They headed towards a less well lit area of the hothouse, a space where the lamps’ bright light did no more than outline the path and the shapes on either side. Suddenly, without warning, he was released. While his mind was whirling, trying to take this in, understand it, a hand in the centre of his back gave him a hard shove forward and a voice close to his ear said, “Get on with it then. Walk. Get going.” A sharp jab of pain in his back from a dagger point emphasised the words.
Maerdir staggered, arms flailing, then found his balance. Despite the voice in his head telling him he was missing something here, something important, he needed no encouragement. He stumbled forward, his steps taking him into the pool of shadow ahead.
“If you reach the door at the end there, you can go,” a voice called behind him. The comment was greeted with raucous laughter. Gritting his teeth against the pain, whimpering, Maerdir kept walking: had he been able, he would have run.
Unlike the rest of the hothouse, the roof here was covered and the ground bare. There were rows of trellises at intervals, from which hung vast shapes that in the dim light looked like long, purple marrows, some supported by steel brackets below. Many dangled near the path, and his arm brushed one or two as he hobbled past. The door was close enough to see clearly now, even in the gloom, and his guards had not followed him. He knew he should worry about what might be on the other side, but he was taking this one thing at a time. First he had to get there.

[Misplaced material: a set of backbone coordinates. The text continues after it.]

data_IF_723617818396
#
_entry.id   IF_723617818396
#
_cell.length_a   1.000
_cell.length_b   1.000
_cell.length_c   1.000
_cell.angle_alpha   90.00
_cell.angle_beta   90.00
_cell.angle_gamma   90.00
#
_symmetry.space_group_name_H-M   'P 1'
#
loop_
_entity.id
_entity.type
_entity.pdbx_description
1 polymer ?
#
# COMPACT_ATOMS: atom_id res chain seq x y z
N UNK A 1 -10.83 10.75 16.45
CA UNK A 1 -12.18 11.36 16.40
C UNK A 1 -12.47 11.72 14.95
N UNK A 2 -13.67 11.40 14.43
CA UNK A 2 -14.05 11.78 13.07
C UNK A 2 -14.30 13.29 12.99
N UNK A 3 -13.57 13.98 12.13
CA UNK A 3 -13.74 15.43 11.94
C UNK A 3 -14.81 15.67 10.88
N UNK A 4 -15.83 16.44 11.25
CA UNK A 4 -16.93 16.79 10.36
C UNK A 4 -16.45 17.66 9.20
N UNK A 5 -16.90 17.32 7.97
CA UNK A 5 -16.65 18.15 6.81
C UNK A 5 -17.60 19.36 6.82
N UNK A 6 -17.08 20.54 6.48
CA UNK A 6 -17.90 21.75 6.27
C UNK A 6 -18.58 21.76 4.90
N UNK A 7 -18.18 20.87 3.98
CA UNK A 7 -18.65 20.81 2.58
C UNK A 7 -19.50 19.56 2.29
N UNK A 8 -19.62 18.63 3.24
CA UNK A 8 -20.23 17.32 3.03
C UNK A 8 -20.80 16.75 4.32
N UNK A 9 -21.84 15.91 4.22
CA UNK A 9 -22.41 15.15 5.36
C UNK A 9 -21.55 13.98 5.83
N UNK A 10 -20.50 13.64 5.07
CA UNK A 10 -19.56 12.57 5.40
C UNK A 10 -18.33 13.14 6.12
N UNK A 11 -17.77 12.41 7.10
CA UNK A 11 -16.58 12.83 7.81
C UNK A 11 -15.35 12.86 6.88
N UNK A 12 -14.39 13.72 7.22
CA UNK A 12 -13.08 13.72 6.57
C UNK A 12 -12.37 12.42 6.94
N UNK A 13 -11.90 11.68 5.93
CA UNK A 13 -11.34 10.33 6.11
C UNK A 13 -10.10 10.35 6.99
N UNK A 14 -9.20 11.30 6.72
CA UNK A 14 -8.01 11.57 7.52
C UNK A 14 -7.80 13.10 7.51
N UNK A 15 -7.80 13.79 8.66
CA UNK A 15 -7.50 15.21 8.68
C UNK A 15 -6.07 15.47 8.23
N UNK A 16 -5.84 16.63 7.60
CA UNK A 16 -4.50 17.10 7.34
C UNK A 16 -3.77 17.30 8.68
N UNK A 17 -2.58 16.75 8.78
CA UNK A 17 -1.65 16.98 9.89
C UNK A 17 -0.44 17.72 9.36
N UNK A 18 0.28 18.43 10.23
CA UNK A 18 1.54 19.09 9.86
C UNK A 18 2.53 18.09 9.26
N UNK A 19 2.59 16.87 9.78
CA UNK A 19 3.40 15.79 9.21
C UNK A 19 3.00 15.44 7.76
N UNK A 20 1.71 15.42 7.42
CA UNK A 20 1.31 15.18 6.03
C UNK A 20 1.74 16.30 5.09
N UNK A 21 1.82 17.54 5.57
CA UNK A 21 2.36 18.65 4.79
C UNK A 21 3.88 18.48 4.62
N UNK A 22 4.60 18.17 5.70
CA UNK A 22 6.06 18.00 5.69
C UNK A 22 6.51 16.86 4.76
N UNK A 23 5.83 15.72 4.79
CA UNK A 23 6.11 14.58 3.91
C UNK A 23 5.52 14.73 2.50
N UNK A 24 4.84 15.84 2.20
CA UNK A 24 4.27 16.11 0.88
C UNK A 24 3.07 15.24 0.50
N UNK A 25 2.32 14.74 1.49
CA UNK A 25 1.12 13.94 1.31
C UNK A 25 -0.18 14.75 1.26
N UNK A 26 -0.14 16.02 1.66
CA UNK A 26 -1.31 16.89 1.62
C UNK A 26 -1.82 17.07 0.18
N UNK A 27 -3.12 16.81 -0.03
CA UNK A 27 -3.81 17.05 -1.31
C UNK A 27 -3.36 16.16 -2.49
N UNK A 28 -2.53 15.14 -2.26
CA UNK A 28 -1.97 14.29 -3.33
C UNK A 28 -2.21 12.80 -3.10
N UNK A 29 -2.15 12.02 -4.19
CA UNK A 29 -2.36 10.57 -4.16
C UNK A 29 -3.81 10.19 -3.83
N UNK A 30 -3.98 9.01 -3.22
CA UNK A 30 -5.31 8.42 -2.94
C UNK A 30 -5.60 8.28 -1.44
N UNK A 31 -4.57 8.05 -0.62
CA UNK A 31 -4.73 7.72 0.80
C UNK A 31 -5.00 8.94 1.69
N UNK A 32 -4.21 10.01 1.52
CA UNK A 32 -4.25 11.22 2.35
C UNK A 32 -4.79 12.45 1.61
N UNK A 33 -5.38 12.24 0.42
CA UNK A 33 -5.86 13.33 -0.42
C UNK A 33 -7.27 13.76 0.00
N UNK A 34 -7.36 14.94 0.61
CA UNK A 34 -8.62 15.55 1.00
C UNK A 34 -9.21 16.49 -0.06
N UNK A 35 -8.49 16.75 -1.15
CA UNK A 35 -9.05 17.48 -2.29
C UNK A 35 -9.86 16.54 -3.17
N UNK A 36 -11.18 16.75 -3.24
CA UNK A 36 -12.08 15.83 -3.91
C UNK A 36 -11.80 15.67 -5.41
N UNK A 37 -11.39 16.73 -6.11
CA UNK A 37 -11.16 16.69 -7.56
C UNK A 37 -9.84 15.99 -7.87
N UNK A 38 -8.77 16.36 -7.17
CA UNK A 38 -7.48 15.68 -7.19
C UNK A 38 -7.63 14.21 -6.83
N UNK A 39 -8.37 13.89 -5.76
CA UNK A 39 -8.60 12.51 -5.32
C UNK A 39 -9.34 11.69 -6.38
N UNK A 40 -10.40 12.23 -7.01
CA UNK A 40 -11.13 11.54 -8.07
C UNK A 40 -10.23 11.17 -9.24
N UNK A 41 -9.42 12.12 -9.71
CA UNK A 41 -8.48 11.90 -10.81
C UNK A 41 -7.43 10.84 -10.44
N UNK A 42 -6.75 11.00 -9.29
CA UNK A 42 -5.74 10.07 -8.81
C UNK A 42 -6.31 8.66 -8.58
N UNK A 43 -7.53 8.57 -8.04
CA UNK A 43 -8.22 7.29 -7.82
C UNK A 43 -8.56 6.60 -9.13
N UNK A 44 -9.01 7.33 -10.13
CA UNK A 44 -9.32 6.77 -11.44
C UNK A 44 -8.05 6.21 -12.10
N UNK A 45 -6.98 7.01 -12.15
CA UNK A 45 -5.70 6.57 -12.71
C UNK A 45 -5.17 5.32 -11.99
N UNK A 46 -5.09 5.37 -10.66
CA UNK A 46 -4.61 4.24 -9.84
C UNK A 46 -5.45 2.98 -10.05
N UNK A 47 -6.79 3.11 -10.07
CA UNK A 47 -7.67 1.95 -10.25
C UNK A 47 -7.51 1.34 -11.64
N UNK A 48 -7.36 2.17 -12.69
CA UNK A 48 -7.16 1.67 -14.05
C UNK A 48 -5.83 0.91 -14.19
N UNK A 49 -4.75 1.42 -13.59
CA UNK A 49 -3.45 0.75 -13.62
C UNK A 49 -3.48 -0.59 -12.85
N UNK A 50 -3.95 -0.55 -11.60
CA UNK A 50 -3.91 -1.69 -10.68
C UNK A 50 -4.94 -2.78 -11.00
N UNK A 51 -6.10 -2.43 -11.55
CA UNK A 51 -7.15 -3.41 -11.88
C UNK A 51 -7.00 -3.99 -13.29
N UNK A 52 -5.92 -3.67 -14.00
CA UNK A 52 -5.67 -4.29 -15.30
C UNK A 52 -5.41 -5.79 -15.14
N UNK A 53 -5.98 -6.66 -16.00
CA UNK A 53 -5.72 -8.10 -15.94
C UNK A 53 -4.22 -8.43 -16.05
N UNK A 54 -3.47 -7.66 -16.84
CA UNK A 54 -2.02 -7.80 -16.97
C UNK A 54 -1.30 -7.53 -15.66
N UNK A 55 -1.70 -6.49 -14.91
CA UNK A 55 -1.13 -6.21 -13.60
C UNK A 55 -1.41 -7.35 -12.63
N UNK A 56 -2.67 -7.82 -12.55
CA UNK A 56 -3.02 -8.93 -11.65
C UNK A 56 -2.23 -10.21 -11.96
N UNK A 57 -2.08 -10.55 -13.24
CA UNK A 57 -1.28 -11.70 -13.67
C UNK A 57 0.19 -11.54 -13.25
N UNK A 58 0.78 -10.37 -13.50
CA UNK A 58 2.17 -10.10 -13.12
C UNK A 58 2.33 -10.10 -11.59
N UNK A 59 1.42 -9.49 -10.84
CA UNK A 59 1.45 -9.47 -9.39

He was more then half way when something caught at his sleeve and held tight. He tried to tug free, but nothing happened. Looking down, he saw his sleeve was somehow being gripped by one of the marrows. He frowned, pulled harder. Nothing happened, except he felt something brush his other arm. He glanced sideways to see another marrow moving in a non-existent breeze. Maerdir felt sick. He jerked his arm, grasped the sleeve with his free hand and tried to tear the cloth. Still nothing happened. The material wasn’t caught on anything, it somehow seemed to be – inside the vegetable, or whatever it was. Looking closer, he saw an almost invisible seam down the front of the thing – a pod of some kind then, not a marrow.
Somewhere just out of reach there swum a memory of Gildor, drunk, holding forth about sentient pods, elf killers, but there was no time to worry about that now, all Maerdir cared about was forcing it to let go.
Something grabbed at his hair and held. Yelping, he tried to turn. There was another one, right at his back now, leaning out from its trellis. Others were beginning to sway towards him, too. Pulling frantically at his arm and hair, he increased his efforts to get loose. Desperately he stuck his thumb up against the seam of the pod that held his sleeve and pushed, hard. Nothing happened for a moment, and then slowly, horribly, it parted like giant lips. And kept parting, opening.
Even in the gloom, Maerdir could see the inside glistening and gleaming with some harsh-smelling fluid. He gave a strangled cry and reached up to pull at his hair, tear it free if necessary, but he was already out of time. The grip on his hair vanished and then something closed wetly over his arm, clamping down with a burn like raw acid. He yelled and flung himself violently back, trying to jerk loose, just as another pod found his leg and started tugging in the opposite direction.
The last thing he heard before his own screams blotted out the world was a voice that sounded like the woman in the apron, crooning out of the dark: “Yes, my darlings. Feast well and grow. Soon it will be time to join your brothers on the Outside.”
Distantly Maerdir was aware of a flurry of movement filled with sucking, slurping sounds and an engulfing mass of dark shapes. And then something covered his head and his screams were swallowed into obscenely squelching darkness.